As a feminist, I fight for equal rights, equal for both men and women.  I recognize my own struggles in society as a woman, however I know men have different struggles at times as well.  With regards to the shooting, we need to talk about the sexual violence against women, we need to talk about how we are NOT property, men do not OWN us, we are not to be sexually dominated.

At the same time we need to talk about the hyper-masculine version of a man that society creates and pressures men to be.  They are supposed to be strong, dominating, sexually driven and yes that is part of the reason why there is violence against women (another great conversation) but it also impacts men as well.

If we’re going to bring in topics on how this hurts women, we should talk about how it hurts men too.  We should also be talking about how when men are sexually assaulted they can’t come out and talk about it because then they appear to not be ‘real men’.  God forbid a man is sexually assaulted by a woman!!  Our society makes that into a joke that is seen in movies, we laugh at that, think it’s not even possible.  What about when a female beats her male partner??  That’s a joke in society too.  There was a video that was created first showing two actors.  First the man was grabbing and hitting the woman in public and people intervened!  They said they’d call the police, shouted at him to stop, were visibly upset!  When the tables were turned and the woman beat the man, no one came to help me.  There were actually people who laughed at the scene, as if it were a joke.

So yes, I strongly believe we need to talk about violence against women, we need to start this conversation, we need to talk about what we go through, we need to talk about how the stereotypically masculine image hurts us because we are turned into sexual property.  At the same time, we need to acknowledge that this hyper-masculine image also hurts men as well, especially in cases of abuse (as it hurts women).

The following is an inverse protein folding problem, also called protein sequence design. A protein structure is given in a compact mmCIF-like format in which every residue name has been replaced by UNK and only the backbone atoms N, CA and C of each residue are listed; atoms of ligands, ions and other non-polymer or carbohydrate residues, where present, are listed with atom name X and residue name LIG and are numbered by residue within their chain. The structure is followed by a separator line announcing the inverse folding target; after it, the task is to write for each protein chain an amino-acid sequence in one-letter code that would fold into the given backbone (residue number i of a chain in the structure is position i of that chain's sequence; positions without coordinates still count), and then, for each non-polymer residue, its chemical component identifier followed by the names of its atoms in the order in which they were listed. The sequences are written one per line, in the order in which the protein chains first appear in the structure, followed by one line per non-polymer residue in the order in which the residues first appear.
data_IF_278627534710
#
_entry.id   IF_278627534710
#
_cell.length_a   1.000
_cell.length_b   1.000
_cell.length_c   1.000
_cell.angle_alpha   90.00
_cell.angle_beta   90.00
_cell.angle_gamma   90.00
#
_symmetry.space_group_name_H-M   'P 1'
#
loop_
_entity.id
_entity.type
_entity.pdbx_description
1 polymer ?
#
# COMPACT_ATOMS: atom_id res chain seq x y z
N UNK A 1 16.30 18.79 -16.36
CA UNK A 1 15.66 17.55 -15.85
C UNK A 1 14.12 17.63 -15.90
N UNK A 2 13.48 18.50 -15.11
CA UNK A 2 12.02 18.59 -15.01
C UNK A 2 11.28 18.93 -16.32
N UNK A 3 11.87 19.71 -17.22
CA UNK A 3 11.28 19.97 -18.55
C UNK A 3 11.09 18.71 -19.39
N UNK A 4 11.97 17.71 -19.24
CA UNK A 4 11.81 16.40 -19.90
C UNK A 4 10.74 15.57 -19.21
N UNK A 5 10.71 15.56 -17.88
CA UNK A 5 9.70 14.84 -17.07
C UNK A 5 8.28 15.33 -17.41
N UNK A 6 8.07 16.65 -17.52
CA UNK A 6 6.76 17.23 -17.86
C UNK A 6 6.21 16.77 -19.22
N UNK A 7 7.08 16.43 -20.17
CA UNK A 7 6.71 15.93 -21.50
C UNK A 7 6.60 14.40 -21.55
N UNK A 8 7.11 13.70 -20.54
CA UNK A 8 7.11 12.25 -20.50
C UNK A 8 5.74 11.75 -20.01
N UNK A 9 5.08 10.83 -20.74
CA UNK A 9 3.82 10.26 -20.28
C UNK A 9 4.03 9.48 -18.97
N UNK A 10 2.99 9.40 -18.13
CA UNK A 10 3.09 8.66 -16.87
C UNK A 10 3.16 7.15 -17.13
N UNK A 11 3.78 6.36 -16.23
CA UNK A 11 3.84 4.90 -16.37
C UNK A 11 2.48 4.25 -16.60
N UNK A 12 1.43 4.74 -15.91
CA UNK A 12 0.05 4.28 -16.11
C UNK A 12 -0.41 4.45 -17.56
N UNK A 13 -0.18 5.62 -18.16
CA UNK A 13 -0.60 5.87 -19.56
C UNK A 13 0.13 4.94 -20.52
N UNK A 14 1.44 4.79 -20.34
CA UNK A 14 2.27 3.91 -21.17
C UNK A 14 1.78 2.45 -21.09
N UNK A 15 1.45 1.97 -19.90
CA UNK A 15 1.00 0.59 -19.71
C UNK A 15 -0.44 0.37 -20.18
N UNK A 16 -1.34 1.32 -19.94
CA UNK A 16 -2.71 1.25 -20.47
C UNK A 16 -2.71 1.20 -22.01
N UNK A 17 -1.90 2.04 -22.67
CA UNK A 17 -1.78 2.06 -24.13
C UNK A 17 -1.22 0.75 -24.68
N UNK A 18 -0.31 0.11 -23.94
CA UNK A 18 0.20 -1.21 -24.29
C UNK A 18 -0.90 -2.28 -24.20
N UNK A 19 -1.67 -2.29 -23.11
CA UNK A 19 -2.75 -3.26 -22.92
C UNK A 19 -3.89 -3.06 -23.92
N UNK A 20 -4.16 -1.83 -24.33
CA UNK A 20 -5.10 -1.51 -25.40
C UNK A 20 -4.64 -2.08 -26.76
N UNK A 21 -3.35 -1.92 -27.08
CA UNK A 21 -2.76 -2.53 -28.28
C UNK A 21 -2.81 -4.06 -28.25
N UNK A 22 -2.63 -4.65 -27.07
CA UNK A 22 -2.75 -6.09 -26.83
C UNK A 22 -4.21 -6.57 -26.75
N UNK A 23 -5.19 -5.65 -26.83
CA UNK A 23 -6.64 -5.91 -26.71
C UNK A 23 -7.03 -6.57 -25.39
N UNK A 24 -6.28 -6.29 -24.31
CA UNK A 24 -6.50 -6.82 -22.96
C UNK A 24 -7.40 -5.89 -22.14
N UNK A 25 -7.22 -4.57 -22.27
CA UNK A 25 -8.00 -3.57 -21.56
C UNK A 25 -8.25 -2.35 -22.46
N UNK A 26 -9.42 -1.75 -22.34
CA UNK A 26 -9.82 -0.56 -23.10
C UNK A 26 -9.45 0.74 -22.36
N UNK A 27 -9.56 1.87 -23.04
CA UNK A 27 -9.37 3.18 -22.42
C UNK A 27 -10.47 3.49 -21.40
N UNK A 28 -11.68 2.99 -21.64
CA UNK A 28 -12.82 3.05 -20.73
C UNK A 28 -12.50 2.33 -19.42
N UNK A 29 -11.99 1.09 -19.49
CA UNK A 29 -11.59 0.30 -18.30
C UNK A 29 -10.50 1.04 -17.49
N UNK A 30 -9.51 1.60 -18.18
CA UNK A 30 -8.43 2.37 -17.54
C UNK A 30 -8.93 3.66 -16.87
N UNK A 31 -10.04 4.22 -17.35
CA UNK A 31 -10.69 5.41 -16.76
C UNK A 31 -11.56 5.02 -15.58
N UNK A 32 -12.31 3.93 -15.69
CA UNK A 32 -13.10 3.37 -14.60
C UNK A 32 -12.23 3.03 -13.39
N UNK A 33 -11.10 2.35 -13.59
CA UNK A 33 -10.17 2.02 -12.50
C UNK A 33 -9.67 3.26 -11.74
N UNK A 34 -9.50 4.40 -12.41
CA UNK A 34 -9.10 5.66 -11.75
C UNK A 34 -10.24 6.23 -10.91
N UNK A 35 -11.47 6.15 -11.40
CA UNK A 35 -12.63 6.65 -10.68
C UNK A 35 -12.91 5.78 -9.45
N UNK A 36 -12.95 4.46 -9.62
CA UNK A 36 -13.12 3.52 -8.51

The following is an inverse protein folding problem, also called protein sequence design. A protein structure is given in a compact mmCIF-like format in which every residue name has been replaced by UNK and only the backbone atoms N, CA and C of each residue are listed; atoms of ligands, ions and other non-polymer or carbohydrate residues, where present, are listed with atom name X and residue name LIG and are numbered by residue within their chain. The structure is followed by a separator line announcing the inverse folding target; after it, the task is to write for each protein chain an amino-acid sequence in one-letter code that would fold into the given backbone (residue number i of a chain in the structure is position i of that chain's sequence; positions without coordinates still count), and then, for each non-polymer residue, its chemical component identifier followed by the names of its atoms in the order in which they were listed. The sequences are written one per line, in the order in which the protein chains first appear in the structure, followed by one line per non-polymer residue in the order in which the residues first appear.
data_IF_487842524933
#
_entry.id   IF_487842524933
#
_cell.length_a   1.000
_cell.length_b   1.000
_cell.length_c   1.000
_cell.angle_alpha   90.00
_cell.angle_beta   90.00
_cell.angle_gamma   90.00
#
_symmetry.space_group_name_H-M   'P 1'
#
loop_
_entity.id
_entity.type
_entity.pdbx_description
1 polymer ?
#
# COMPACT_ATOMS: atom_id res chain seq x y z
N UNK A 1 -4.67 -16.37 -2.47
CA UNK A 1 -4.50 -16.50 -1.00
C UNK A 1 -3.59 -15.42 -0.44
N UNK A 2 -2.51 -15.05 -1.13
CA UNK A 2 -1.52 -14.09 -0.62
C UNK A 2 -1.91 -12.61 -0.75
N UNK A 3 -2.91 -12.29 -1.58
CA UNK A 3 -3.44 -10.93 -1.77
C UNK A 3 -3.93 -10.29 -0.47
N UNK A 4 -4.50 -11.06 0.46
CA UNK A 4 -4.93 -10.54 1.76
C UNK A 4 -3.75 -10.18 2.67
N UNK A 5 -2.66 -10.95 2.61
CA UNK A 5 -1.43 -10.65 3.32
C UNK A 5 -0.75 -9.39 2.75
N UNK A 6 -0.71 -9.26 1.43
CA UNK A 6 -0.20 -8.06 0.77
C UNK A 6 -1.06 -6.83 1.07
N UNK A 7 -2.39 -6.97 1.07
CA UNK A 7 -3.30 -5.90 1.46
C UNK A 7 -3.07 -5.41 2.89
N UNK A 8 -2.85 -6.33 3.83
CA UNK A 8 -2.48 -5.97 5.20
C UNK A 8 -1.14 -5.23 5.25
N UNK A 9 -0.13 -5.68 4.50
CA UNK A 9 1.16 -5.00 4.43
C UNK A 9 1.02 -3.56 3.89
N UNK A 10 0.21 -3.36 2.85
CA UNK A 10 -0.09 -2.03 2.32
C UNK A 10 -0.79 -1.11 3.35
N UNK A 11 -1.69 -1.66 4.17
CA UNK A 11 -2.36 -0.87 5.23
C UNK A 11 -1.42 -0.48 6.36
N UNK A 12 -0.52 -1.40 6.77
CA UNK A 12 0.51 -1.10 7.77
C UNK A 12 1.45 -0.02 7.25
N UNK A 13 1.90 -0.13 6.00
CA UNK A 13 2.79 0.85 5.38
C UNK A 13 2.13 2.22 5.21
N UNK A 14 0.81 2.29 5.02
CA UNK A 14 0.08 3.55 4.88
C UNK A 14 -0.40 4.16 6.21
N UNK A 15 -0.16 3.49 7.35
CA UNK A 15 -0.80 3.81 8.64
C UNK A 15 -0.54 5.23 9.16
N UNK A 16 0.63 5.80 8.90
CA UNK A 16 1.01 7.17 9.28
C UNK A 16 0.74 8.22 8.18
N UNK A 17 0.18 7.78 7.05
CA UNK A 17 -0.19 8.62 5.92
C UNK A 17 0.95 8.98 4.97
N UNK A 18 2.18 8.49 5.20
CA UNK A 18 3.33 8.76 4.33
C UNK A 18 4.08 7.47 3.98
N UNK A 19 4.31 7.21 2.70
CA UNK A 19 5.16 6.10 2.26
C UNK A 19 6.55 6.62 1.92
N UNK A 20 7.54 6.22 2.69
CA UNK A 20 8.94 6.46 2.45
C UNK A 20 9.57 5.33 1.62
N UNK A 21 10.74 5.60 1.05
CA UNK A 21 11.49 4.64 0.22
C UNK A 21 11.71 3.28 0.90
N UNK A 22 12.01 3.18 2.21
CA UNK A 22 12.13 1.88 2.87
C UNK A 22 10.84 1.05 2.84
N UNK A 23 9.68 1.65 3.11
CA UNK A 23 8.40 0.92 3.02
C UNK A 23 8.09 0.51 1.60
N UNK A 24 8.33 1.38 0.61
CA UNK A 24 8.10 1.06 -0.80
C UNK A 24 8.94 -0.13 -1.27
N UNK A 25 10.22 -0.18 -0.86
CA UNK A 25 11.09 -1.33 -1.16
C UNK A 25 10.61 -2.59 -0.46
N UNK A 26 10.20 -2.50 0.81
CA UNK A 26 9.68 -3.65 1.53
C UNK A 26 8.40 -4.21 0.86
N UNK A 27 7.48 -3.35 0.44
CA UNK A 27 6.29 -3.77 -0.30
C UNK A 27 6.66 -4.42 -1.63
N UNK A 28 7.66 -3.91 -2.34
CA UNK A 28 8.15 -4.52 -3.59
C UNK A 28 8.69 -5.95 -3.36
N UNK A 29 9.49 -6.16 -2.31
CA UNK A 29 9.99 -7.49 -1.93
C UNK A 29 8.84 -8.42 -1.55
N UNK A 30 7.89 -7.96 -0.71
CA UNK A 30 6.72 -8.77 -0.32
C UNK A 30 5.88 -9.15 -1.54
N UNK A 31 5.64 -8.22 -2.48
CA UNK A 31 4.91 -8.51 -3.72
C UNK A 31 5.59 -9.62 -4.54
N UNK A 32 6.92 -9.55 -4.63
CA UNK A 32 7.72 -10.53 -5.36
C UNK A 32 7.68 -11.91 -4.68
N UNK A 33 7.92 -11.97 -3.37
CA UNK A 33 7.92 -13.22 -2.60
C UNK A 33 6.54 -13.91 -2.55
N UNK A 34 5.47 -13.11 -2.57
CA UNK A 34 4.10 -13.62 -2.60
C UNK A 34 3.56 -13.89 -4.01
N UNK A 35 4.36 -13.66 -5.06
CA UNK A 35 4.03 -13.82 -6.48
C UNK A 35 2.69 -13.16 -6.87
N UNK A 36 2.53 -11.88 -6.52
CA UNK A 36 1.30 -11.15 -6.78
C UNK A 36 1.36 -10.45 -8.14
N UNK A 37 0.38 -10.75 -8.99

If this hashtag was unrelated to the shooting that would be a different situation where it could only involve the struggles women face.  Since it’s not and if we’re going to bring up all these topics of violence against women, we should do the same for men.We must have a conversation, and all-inclusive conversation about abuse, neglect and how gender expectations hurt us, not only as women or as men but as a society.

Rescue

I was so ready to leave work yesterday.  It was so slow.  I had a plan for when I got home.  First was to take a nap seeing as how I was out so late the night before, then finish some cleaning, dinner, catch up on Supernatural, nothing too exciting but that was ok with me.

I was talking to Mom in the kitchen when I see my phone light up and I have 2 missed calls, both from my best friend.  Something was up, she never calls.  So I listen to one of the voice mails and I don’t even get through the first sentence which was “Hi Meggie, I picked up a …”  I got too excited.  I knew she picked up some animal!  I deleted the message and called her right away.

It turns out she was driving down a busy main road in town when she saw a Robin flopping and flapping around on the street.  Sitting in the left turn lane, she kept checking her mirror and looking at it until she decided to put her car in park and as she explained it “I ran out into the road with tissues like a crazy hippie lady and picked up the bird and put it in my car!”

Then she called me to see where she could take it.  I got a box ready, cut holes in the side and put a shirt and towel in it.  The wildlife center was closed so she was going to have to keep it over night and take it in the morning.

She got to my house and the bird was on the floor on the passenger side of the car.  She thought its neck might have been broken and that’s what it looked like.  I picked it up in the towel and it was flapping around a bit and shaking.  We laid it in the box and tried to decide what to do next.  I was going to stop at a store to find an eye dropper to give it some water since it wasn’t in any condition to get up to drink from a bowl.

Unfortunately after a few minutes, the little bird stopped flapping, stopped shaking and just laid there, its eye started to close.  I touched it with my finger and felt nothing, he didn’t make it, but at least she tried to save it!

This is why we’re such good friends.  At times, we’re very different at times, but at the core we’re the same. She is the only person I know who is crazy enough to run into the street to pick up an injured bird and this is why I simply adore her.

One crazy, wild heart is perfectly suited for another crazy, wild heart.  that is just the perfect recipe for best friends.

♥ Meggie